CHATTANOOGA - Tennessee has done an average job of making computers available to students and implementing policies that ensure teachers can show them how to use the tools of the 21st century, according to a national report on technology in schools.
Education Week - a national education publication - released "Technology Counts 2007," which evaluated states on the ratio of computers to students, high-speed access, presence of state standards, having a virtual school and whether teachers and administrators are required to demonstrate competency in the licensing and relicensing process.
In Tennessee, the report showed educators are using the Internet, digital cameras, digital whiteboards and liquid crystal display projectors, yet "much evidence suggests that schools are a long way from leveraging technology's potential."
Tennessee Department of Education spokeswoman Rachel Woods said she was surprised that the state got a "C."
"Each Technology Counts (report) has a different focus," she said. "Last year they focused on data systems, and that is really important to us."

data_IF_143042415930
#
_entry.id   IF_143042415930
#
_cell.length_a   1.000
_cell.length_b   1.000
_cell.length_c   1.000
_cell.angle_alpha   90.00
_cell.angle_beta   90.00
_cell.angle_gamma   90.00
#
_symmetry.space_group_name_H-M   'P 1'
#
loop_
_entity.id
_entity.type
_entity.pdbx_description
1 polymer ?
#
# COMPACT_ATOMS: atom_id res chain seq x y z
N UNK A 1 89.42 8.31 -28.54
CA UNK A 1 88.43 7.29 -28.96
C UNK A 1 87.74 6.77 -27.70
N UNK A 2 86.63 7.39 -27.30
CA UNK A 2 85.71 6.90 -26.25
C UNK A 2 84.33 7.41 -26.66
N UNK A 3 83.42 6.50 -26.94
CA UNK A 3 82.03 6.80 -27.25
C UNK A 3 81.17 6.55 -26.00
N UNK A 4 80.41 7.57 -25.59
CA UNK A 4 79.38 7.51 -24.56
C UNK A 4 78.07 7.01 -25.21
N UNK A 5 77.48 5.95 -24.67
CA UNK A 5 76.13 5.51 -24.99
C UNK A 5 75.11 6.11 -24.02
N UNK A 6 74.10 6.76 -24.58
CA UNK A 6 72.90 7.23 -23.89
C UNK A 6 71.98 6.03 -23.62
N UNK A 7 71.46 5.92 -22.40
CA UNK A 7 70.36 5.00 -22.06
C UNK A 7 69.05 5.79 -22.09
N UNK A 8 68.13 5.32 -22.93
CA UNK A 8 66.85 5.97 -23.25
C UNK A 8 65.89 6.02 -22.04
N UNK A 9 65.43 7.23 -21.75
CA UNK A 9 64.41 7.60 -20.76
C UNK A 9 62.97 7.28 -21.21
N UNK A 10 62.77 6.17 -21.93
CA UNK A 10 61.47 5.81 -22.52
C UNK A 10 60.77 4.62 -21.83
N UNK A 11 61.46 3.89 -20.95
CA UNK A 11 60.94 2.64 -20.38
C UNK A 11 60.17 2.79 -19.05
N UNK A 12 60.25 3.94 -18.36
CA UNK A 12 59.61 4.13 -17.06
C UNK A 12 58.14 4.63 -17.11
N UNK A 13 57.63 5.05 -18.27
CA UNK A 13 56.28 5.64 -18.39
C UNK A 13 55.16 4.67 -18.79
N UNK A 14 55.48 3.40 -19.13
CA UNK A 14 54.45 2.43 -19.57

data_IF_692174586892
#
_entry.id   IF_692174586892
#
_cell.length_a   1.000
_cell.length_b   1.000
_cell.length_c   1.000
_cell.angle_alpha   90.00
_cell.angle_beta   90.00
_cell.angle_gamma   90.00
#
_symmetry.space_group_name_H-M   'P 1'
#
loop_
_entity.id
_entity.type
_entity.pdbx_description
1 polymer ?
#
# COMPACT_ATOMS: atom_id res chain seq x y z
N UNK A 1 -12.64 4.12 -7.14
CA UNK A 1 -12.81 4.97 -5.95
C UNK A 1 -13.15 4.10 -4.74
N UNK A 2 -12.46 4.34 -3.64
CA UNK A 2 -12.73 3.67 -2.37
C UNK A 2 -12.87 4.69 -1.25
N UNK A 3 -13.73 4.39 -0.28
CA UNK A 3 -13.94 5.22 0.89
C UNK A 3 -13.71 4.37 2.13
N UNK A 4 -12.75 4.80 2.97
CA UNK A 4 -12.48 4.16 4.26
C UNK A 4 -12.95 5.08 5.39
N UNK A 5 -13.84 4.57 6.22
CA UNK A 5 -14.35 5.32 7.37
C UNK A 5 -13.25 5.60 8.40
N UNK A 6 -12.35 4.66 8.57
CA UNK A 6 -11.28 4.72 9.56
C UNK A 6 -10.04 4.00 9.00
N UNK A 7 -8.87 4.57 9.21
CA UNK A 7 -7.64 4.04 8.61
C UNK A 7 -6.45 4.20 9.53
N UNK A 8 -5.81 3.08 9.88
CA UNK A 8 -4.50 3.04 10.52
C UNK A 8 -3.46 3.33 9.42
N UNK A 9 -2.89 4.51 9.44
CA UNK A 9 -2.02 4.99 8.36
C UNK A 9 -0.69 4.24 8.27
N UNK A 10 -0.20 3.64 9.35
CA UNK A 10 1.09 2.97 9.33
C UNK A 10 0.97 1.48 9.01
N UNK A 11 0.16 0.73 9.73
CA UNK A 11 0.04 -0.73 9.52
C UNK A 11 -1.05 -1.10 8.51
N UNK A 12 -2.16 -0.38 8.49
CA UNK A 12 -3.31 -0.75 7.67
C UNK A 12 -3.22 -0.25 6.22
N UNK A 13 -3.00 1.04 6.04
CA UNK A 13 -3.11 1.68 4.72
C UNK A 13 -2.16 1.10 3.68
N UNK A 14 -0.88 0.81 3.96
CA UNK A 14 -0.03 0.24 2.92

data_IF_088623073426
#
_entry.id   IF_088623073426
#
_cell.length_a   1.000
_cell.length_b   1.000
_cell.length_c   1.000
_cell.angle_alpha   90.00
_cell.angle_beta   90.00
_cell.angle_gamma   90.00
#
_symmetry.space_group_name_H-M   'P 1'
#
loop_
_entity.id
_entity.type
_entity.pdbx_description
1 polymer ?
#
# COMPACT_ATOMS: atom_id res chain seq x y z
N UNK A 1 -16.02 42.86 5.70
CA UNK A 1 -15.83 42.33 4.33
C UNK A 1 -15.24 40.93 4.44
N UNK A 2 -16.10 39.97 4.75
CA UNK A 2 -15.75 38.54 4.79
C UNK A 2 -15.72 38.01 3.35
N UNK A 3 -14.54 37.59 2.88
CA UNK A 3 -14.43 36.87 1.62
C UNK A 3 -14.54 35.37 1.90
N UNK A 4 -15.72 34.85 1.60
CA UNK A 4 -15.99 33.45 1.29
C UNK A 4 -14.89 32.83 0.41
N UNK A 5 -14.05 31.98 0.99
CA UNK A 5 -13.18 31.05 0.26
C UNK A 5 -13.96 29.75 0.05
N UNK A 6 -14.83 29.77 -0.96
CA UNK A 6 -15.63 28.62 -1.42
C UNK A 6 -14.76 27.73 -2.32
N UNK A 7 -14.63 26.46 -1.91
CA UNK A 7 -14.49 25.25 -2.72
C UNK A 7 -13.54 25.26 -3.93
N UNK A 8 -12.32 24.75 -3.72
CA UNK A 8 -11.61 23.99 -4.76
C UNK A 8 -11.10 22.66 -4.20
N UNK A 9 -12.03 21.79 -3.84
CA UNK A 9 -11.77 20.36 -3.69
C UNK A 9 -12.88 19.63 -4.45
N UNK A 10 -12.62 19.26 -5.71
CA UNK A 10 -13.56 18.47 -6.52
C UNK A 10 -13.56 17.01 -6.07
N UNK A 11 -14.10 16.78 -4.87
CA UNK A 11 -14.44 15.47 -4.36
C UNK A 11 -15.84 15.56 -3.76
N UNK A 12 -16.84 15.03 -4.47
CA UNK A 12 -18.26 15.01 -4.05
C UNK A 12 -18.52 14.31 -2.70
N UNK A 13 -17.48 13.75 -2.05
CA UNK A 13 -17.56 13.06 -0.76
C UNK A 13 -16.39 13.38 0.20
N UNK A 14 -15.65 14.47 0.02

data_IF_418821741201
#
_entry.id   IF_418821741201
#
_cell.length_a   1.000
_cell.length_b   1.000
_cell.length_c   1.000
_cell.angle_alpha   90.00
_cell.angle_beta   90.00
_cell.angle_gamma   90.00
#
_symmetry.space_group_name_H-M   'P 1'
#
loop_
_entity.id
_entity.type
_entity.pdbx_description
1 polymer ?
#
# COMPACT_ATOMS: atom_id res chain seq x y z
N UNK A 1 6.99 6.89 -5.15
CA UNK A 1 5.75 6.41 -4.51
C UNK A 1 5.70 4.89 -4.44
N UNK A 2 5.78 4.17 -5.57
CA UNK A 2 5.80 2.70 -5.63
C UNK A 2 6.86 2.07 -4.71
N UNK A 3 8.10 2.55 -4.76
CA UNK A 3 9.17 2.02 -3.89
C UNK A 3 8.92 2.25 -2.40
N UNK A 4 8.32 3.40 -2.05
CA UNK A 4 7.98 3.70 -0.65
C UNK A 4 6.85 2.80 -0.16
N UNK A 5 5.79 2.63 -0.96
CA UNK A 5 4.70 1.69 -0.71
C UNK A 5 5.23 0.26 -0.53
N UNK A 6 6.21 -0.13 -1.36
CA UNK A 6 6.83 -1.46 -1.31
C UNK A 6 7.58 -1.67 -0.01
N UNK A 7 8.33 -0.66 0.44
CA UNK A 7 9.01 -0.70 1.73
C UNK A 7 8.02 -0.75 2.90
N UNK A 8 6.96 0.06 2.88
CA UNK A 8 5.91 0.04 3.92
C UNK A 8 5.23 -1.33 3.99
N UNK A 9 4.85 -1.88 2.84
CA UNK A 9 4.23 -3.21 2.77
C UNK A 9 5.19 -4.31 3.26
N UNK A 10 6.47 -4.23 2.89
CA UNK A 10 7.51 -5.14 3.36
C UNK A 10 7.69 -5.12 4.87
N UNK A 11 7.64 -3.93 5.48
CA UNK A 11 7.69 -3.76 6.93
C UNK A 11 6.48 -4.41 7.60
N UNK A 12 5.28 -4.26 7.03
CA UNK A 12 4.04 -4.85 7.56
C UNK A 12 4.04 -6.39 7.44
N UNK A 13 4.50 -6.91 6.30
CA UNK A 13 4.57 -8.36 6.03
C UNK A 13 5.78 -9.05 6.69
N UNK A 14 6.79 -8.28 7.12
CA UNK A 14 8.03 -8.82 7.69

According to the recent report, Tennessee lost points in not testing students, teachers and administrators on technology standards. Without testing, there is no way to determine if standards are being met, the report stated.
However, Valerie Rutledge, a Tennessee Board of Education member and head of the University of Tennessee's education preparation school, said tests are not the only way to determine competency.
"UTC has embedded throughout its courses use of technology," Rutledge said. "The requirements indicate that a student has mastered certain (technology) skills, but would it show up as a separate grade? No."
Woods said state educators would like to require that teacher preparation programs include technology courses.
But "unfortunately we don't have the authority to require," she said.
Woods pointed out that Tennessee earned points for its virtual school, and a pilot program is being developed by Hamilton County educators.
"Hamilton County is very advanced," she said. "It's important to us that they stay up-to-date because they are working on our virtual school."
Despite Woods' praise, the Hamilton County Schools system is struggling to maintain its current levels of technology and keep up with improvements, said Wayne Starr, director of technology.
"If I could accomplish what needs to be accomplished for this system, I'd need $10 million a year," said Starr, noting that the department's budget this year is slightly more than $2 million.